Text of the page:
I quickly developed a fascination with my first introduction to the activities of Native American Tribal governments when I read Elaine Willman’s book, “Going To Pieces: The Dismantling Of the United States of America“. The book’s message reveals the unheralded antics of Tribal governments’ gambling casinos and their relationship with the U.S. federal government. As with most busy Americans, I had never looked into that relationship. My initial impulse, any time the subject of Indian gaming casinos came up, was typical — “Good for them. Let ’em make some money!” The underlying presumption behind that impulse was that if the casinos made plenty of money, the Indians living on Reservations would see an improvement in their daily lives — better housing, better local economies, better schools, etc. But that is not happening as intended.
Elaine’s book ignited a keen interest in learning more. She poses some alarming disclosures about corruption within the Tribal governments, including siphoning off of gaming profits in efforts to buy expensive lobbyists and contribute to political campaigns.
It seems that governments are all subject to the influential powers of money, politics, and special-interest lobbying. That rule of thumb applies as well to Tribal governments. See more about that HERE.
I called Elaine and she graciously agreed to meet me in Kalispell, Montana, and sit before my camera to talk about two types of government – the U.S. Federal government, and Tribal governments. In that film session with her I learned about the middle-eastern countries who are now doing business with American Indian Tribal governments. That situation has developed since Elaine published “Going To Pieces” in 2005, so the video below is an update.
While American Indians are impoverished, some Tribal governments are in collusion with the Federal government on the gambling casinos which are generating huge profits. But the Tribal governments are not sharing the wealth with the Indians who live on reservations. Instead, Tribal governments are spending fortunes on Washington D.C. and State Legislature lobbyists, and now are even doing business with middle-eastern governments and inviting those countries to do business on reservations in our country.
Elaine Willman explains how it came to be that Saudi Arabia and Turkey are now exchanging students with Tribal members on our Reservations, investing in businesses on the Reservations, and sending middle-east contracting businesses to our Reservations with 75-year leases of Reservation lands. You read that correctly — Saudi Arabia and Turkey are both buying long-term leases of Tribal governments’ Reservation lands. It was an Obama inspiration, as you’ll see in viewing this last segment of my session with Elaine Willman.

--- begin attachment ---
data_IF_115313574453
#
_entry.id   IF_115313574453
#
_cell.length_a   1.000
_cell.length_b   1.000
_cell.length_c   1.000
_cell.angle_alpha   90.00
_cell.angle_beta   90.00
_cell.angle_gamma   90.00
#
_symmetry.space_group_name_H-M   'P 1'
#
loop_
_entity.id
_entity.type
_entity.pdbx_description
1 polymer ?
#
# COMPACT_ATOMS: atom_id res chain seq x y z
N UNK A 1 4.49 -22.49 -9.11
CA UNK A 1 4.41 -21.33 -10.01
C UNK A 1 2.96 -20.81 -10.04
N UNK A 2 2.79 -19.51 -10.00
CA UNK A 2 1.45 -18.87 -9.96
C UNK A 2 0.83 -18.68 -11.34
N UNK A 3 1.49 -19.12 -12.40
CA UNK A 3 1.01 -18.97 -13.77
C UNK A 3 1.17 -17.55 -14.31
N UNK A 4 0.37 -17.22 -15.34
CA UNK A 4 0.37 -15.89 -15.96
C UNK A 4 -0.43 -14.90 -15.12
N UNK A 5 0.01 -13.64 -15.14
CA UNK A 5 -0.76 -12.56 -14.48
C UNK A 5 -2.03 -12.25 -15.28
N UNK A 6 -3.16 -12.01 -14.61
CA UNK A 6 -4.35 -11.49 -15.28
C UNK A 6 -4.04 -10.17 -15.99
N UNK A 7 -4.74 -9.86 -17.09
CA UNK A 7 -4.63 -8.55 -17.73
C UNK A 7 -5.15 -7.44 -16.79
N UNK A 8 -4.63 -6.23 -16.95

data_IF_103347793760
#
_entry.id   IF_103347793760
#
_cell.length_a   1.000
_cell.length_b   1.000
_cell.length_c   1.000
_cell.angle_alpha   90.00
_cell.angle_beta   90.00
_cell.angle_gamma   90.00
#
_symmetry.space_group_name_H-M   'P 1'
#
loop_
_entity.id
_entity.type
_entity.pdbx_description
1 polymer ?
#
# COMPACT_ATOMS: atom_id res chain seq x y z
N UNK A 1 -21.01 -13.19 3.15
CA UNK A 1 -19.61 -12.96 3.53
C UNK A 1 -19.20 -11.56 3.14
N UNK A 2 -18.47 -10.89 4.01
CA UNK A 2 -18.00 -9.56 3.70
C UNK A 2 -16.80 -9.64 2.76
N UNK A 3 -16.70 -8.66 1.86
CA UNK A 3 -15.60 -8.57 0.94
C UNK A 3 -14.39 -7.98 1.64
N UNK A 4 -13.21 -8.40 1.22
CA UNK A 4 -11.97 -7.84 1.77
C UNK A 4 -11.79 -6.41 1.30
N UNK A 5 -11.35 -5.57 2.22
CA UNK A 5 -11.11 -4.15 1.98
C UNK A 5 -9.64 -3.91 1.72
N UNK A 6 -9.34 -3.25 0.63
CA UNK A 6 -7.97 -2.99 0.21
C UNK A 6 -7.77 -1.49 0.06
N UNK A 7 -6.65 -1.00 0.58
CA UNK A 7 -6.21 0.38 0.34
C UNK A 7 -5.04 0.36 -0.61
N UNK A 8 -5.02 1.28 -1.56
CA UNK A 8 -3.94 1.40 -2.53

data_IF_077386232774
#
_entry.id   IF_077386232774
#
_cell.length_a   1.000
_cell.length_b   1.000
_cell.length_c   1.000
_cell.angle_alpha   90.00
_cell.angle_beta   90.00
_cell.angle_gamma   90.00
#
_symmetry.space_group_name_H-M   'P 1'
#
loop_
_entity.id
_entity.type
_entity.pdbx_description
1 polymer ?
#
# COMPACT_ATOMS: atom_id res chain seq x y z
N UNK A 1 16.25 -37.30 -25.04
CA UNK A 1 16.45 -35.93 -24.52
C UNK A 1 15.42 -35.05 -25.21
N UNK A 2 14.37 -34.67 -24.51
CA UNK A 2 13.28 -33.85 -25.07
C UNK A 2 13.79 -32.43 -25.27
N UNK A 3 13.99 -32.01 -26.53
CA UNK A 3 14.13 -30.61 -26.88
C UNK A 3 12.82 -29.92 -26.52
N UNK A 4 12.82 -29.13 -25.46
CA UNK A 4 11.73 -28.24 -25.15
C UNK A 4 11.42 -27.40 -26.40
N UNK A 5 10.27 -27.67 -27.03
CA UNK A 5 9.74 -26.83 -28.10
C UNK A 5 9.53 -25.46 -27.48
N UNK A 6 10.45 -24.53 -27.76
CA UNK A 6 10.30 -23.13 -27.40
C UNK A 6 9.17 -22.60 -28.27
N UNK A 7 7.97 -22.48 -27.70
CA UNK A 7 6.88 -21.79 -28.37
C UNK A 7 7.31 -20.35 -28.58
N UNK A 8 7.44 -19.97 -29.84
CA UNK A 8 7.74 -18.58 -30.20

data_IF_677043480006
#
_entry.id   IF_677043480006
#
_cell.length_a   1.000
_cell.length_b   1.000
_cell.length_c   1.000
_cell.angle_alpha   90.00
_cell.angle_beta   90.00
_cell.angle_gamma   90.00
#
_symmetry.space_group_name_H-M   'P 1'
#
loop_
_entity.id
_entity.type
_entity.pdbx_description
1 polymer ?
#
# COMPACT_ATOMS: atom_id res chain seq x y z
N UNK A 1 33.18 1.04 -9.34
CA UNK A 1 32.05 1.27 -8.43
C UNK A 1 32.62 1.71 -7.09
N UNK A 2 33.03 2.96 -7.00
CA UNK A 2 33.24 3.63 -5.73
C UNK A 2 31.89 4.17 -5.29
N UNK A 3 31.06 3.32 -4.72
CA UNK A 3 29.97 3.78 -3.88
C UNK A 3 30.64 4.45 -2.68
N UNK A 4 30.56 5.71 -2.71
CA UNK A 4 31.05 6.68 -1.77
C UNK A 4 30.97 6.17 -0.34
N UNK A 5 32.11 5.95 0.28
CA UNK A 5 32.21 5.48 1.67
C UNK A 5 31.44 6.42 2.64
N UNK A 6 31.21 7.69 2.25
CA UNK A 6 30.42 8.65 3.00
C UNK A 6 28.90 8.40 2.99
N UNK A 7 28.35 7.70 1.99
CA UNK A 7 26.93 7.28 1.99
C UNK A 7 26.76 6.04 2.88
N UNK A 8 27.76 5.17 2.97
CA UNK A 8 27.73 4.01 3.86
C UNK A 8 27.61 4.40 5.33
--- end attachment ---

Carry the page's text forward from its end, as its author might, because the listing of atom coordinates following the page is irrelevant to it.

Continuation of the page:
For the whole playlist of five brief segments, please go HERE –
Brief bio for ELAINE WILLMAN, MPA
Elaine Devary Willman, MPA is the author of Going To Pieces…the dismantling the United States of America, first published in 2005. The book reports on first person visits and experiences of tribal members and citizens residing on or near seventeen Indian reservations during her extensive road trip across the country from Washington State to New York State. Going to Pieces…continues to be a best-seller, some eleven years later, and is now available in a Second Edition, inclusive of an Index, in book stores and on all major book website.
Subsequent to her two year attendance at Ventura College of Law, Ms. Willman received a Masters degree in Public Administration from Cal State University in 1991, and has obtained 96 credits towards her doctoral work in public policy. Having lived in Western States for over thirty years, and within two Indian reservations for more than twenty years, Ms. Willman has extensive knowledge about federal Indian policy, land use status within Indian reservations, dual-jurisdiction and Constitutional conflicts that impact the rights and lives of tribal members as well as other American citizens.
Ms. Willman’s mother and grandmother were enrolled Cherokee members; her spouse is of Shoshone ancestry, and is a direct descendant of Sacajawea. She served as National Chair of Citizens Equal Rights Alliance (CERA) from 2001 – 2007 and remains an active CERA Board Member. Mrs. Willman has blended her local land use and strategic planning expertise with federal Indian policy to inform and engage counties, towns and citizens that are co-located within or near federally recognized Indian reservations.
From 2008 -2015 Ms. Willman served the Village of Hobart, Wisconsin, as their Director of Community Development and Tribal Affairs. Hobart, incorporated in 1908 after the Oneida Tribe of Indians reservation was fully allotted, is entirely co-located within the historical boundaries of this former reservation.
In July 2015 Ms. Willman moved to the Flathead Indian Reservation to assist western Montana landowners defend against a federal/tribal/state taking of water rights from landowners, transfer of a public hydropower dam to become a private tribal government asset, and loss of all control of water access or rate setting, deeply imperiling the entire food production in this agriculture-dependent region.
Additionally, Elaine works with “This West Is Our West“.
Contact Elaine Willman — firstname.lastname@example.org